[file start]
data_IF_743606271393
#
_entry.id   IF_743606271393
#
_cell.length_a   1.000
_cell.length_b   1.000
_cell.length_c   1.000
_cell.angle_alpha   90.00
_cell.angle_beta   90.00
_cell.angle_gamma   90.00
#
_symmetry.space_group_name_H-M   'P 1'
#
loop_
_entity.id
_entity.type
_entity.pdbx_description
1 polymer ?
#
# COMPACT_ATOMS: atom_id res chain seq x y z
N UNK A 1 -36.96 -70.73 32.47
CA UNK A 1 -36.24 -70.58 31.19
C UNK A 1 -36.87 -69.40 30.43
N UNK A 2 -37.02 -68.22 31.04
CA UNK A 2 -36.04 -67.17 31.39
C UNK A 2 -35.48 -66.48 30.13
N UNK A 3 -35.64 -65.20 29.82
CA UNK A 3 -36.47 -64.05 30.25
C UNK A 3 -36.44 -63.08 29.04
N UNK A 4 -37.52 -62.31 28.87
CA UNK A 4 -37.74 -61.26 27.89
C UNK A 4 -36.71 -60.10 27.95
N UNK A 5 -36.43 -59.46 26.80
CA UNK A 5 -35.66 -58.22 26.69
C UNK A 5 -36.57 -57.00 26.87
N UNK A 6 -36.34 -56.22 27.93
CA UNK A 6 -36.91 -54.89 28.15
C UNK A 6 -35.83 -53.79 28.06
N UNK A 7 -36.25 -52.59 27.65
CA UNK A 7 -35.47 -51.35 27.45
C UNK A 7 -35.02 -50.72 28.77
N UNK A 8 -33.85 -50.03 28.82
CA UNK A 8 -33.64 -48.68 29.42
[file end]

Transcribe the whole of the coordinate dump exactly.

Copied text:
data_IF_743606271393
#
_entry.id   IF_743606271393
#
_cell.length_a   1.000
_cell.length_b   1.000
_cell.length_c   1.000
_cell.angle_alpha   90.00
_cell.angle_beta   90.00
_cell.angle_gamma   90.00
#
_symmetry.space_group_name_H-M   'P 1'
#
loop_
_entity.id
_entity.type
_entity.pdbx_description
1 polymer ?
#
# COMPACT_ATOMS: atom_id res chain seq x y z
N UNK A 1 -36.96 -70.73 32.47
CA UNK A 1 -36.24 -70.58 31.19
C UNK A 1 -36.87 -69.40 30.43
N UNK A 2 -37.02 -68.22 31.04
CA UNK A 2 -36.04 -67.17 31.39
C UNK A 2 -35.48 -66.48 30.13
N UNK A 3 -35.64 -65.20 29.82
CA UNK A 3 -36.47 -64.05 30.25
C UNK A 3 -36.44 -63.08 29.04
N UNK A 4 -37.52 -62.31 28.87
CA UNK A 4 -37.74 -61.26 27.89
C UNK A 4 -36.71 -60.10 27.95
N UNK A 5 -36.43 -59.46 26.80
CA UNK A 5 -35.66 -58.22 26.69
C UNK A 5 -36.57 -57.00 26.87
N UNK A 6 -36.34 -56.22 27.93
CA UNK A 6 -36.91 -54.89 28.15
C UNK A 6 -35.83 -53.79 28.06
N UNK A 7 -36.25 -52.59 27.65
CA UNK A 7 -35.47 -51.35 27.45
C UNK A 7 -35.02 -50.72 28.77
N UNK A 8 -33.85 -50.03 28.82
CA UNK A 8 -33.64 -48.68 29.42